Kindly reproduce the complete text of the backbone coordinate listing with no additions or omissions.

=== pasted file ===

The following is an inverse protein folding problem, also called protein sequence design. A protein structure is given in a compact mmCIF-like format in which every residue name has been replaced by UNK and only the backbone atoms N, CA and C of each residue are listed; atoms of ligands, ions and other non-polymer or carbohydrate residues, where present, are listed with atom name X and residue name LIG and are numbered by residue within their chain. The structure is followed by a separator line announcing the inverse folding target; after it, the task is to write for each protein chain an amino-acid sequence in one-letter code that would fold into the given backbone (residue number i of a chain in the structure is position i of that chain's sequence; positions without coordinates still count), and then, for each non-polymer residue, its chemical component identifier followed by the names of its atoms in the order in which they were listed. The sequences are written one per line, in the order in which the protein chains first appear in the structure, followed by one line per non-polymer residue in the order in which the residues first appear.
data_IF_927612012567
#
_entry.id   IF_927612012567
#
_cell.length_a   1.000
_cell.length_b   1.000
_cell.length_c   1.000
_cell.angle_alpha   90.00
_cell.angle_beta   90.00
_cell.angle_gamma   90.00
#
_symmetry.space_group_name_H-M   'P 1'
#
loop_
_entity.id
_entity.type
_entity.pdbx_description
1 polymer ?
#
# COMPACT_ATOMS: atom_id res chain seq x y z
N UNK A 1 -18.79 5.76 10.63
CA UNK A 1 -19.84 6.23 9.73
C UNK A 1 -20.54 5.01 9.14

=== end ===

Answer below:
The following is an inverse protein folding problem, also called protein sequence design. A protein structure is given in a compact mmCIF-like format in which every residue name has been replaced by UNK and only the backbone atoms N, CA and C of each residue are listed; atoms of ligands, ions and other non-polymer or carbohydrate residues, where present, are listed with atom name X and residue name LIG and are numbered by residue within their chain. The structure is followed by a separator line announcing the inverse folding target; after it, the task is to write for each protein chain an amino-acid sequence in one-letter code that would fold into the given backbone (residue number i of a chain in the structure is position i of that chain's sequence; positions without coordinates still count), and then, for each non-polymer residue, its chemical component identifier followed by the names of its atoms in the order in which they were listed. The sequences are written one per line, in the order in which the protein chains first appear in the structure, followed by one line per non-polymer residue in the order in which the residues first appear.
data_IF_927612012567
#
_entry.id   IF_927612012567
#
_cell.length_a   1.000
_cell.length_b   1.000
_cell.length_c   1.000
_cell.angle_alpha   90.00
_cell.angle_beta   90.00
_cell.angle_gamma   90.00
#
_symmetry.space_group_name_H-M   'P 1'
#
loop_
_entity.id
_entity.type
_entity.pdbx_description
1 polymer ?
#
# COMPACT_ATOMS: atom_id res chain seq x y z
N UNK A 1 -18.79 5.76 10.63
CA UNK A 1 -19.84 6.23 9.73
C UNK A 1 -20.54 5.01 9.14